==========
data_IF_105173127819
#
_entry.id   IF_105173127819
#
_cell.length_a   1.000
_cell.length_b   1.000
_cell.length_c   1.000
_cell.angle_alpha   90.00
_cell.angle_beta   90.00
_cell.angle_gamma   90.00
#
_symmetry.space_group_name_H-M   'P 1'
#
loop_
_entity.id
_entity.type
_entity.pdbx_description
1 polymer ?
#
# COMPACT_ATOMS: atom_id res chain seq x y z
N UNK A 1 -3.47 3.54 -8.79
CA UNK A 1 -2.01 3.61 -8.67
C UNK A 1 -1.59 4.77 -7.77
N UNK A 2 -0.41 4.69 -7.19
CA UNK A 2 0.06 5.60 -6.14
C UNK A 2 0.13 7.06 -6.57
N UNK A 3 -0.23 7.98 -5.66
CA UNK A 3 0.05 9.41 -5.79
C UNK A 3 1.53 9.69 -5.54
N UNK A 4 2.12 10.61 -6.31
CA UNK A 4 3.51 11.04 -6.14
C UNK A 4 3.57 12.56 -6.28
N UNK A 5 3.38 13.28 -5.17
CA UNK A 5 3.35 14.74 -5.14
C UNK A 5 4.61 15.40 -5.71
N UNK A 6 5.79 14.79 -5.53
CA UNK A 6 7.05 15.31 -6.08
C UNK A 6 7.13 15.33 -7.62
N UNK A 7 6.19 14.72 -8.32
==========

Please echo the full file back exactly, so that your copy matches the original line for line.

data_IF_105173127819
#
_entry.id   IF_105173127819
#
_cell.length_a   1.000
_cell.length_b   1.000
_cell.length_c   1.000
_cell.angle_alpha   90.00
_cell.angle_beta   90.00
_cell.angle_gamma   90.00
#
_symmetry.space_group_name_H-M   'P 1'
#
loop_
_entity.id
_entity.type
_entity.pdbx_description
1 polymer ?
#
# COMPACT_ATOMS: atom_id res chain seq x y z
N UNK A 1 -3.47 3.54 -8.79
CA UNK A 1 -2.01 3.61 -8.67
C UNK A 1 -1.59 4.77 -7.77
N UNK A 2 -0.41 4.69 -7.19
CA UNK A 2 0.06 5.60 -6.14
C UNK A 2 0.13 7.06 -6.57
N UNK A 3 -0.23 7.98 -5.66
CA UNK A 3 0.05 9.41 -5.79
C UNK A 3 1.53 9.69 -5.54
N UNK A 4 2.12 10.61 -6.31
CA UNK A 4 3.51 11.04 -6.14
C UNK A 4 3.57 12.56 -6.28
N UNK A 5 3.38 13.28 -5.17
CA UNK A 5 3.35 14.74 -5.14
C UNK A 5 4.61 15.40 -5.71
N UNK A 6 5.79 14.79 -5.53
CA UNK A 6 7.05 15.31 -6.08
C UNK A 6 7.13 15.33 -7.62
N UNK A 7 6.19 14.72 -8.32